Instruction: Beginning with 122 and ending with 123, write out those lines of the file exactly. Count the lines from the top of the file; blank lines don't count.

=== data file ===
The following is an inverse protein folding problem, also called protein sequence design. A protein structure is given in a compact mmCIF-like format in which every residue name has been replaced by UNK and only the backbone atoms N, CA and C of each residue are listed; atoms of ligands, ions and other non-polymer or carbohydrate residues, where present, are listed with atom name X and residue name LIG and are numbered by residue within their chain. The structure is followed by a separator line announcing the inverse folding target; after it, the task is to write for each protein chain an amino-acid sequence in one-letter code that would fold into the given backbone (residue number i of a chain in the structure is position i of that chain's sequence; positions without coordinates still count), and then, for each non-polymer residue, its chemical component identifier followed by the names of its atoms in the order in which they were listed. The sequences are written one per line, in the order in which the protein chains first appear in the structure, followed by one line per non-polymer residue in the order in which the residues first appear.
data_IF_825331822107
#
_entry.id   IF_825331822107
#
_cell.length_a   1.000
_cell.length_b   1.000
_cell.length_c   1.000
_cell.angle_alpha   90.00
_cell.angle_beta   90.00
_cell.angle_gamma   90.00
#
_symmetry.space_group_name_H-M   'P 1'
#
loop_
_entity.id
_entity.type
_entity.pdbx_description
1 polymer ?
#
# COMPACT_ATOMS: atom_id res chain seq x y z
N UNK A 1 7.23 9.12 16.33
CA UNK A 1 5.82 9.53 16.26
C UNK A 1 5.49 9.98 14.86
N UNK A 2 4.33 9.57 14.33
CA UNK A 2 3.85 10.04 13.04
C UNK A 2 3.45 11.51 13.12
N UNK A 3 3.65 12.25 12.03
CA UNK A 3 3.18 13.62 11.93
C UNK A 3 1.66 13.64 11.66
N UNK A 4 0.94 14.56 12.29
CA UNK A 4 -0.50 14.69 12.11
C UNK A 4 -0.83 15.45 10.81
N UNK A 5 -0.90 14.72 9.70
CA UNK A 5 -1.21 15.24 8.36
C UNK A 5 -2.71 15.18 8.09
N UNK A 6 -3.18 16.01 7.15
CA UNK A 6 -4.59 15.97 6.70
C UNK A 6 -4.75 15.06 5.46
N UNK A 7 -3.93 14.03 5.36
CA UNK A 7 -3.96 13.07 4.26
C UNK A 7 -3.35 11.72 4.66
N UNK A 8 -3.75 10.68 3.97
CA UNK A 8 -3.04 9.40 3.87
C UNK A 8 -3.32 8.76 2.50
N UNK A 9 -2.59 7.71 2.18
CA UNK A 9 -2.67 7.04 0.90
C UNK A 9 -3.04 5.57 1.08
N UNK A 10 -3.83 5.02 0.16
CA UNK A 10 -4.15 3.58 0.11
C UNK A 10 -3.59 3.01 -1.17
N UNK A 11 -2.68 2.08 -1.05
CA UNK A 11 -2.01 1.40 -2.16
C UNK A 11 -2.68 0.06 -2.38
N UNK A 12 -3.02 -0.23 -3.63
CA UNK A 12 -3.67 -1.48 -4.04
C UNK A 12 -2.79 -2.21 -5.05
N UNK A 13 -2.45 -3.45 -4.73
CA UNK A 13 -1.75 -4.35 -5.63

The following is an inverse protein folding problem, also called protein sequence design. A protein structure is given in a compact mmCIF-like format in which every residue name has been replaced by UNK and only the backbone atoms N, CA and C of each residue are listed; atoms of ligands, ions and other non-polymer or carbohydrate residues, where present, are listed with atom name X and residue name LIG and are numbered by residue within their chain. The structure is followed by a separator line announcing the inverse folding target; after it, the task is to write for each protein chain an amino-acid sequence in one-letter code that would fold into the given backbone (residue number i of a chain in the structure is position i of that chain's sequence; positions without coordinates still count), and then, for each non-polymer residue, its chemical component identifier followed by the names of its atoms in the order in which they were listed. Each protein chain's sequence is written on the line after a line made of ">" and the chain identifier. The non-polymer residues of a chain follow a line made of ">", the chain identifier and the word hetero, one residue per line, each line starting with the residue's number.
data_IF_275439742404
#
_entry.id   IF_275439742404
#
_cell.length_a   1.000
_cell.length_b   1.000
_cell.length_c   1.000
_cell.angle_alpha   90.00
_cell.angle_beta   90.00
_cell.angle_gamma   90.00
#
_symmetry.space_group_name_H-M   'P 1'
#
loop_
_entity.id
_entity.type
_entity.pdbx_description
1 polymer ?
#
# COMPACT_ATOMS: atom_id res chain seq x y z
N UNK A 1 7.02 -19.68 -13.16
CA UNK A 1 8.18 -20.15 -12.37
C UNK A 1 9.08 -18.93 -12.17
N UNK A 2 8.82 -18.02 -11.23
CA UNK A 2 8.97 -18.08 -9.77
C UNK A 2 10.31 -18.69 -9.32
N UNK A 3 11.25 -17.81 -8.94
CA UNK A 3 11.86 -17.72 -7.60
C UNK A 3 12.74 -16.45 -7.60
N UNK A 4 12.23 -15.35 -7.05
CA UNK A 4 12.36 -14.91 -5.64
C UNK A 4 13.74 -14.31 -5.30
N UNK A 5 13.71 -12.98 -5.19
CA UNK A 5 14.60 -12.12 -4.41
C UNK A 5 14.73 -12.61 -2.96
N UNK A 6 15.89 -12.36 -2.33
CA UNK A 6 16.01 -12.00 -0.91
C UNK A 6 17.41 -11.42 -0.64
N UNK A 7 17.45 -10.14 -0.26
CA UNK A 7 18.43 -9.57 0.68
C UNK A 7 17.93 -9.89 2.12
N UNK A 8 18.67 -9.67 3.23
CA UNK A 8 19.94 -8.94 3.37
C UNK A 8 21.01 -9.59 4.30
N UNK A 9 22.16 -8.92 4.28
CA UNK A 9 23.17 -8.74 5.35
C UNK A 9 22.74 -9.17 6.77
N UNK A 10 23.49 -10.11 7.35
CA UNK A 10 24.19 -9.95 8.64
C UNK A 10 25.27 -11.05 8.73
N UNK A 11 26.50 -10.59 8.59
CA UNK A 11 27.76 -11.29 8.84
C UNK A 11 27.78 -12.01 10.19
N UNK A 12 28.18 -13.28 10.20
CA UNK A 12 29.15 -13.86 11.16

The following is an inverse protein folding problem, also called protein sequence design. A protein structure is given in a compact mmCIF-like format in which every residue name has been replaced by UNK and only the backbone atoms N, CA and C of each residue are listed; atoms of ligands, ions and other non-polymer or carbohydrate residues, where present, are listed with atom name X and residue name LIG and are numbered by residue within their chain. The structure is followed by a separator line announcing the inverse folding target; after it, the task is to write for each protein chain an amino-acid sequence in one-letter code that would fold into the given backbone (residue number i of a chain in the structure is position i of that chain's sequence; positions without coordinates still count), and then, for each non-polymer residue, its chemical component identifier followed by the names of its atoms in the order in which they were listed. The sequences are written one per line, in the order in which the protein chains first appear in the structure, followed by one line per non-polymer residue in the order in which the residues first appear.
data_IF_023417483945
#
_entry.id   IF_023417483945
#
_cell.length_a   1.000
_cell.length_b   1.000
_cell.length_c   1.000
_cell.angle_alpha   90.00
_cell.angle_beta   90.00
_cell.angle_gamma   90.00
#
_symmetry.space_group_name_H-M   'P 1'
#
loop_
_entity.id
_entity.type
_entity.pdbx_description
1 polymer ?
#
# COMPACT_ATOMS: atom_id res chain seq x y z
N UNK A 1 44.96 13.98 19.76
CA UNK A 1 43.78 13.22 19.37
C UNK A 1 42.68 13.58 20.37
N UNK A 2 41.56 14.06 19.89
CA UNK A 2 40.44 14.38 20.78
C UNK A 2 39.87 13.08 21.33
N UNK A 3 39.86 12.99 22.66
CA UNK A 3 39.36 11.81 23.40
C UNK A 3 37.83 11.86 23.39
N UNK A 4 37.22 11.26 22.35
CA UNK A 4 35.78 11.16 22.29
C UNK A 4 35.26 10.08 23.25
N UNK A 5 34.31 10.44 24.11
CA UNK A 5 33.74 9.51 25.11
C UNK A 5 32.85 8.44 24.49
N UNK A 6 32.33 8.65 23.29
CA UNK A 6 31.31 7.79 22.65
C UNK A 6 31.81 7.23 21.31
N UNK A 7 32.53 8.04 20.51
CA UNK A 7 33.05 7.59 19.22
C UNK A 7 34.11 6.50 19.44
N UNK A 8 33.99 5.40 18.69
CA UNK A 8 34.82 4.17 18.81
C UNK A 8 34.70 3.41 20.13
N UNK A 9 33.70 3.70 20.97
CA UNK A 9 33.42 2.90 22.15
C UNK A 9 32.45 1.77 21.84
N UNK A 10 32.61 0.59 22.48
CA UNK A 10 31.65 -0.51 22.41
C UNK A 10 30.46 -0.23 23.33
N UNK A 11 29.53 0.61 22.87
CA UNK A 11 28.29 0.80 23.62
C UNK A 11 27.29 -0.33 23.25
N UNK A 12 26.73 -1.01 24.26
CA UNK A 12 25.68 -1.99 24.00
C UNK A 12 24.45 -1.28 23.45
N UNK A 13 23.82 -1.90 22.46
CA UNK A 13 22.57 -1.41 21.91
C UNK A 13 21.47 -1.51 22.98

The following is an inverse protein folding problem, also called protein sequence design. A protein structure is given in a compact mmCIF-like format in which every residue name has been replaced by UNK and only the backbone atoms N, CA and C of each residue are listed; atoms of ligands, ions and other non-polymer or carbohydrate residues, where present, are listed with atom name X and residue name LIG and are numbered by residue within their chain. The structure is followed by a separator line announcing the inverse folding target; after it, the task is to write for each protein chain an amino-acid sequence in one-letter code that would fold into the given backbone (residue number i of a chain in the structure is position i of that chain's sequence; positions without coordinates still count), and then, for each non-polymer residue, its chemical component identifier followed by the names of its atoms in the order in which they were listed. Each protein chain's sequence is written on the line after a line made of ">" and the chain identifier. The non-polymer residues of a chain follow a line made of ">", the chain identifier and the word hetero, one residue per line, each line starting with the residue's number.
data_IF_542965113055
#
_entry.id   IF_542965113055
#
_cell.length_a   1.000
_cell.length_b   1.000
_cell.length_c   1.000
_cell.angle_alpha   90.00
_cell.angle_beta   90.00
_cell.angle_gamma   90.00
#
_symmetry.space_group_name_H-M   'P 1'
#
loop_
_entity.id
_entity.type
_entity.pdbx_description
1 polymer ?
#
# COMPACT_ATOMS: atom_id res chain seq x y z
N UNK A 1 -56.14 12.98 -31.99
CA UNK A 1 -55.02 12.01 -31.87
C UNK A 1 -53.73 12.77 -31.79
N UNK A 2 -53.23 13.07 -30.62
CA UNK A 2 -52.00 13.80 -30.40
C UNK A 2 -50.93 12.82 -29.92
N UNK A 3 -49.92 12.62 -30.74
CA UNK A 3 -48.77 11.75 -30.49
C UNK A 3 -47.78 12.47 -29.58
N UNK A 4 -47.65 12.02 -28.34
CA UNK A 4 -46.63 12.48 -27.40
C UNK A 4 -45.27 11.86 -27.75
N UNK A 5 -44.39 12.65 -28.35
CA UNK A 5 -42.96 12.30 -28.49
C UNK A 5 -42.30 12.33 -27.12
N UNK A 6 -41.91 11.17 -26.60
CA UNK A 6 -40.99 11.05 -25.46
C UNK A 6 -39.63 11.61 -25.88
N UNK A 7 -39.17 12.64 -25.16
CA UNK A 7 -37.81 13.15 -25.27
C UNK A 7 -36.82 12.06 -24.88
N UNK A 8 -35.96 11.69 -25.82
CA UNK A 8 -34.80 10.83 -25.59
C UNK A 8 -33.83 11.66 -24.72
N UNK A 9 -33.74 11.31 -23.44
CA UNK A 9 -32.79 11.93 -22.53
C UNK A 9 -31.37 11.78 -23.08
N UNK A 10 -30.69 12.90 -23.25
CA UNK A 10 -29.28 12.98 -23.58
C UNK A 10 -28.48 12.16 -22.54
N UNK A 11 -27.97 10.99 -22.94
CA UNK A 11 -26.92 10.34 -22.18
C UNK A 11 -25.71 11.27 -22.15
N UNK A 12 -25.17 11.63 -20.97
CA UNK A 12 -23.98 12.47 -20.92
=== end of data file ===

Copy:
_cell.length_b   1.000
_cell.length_c   1.000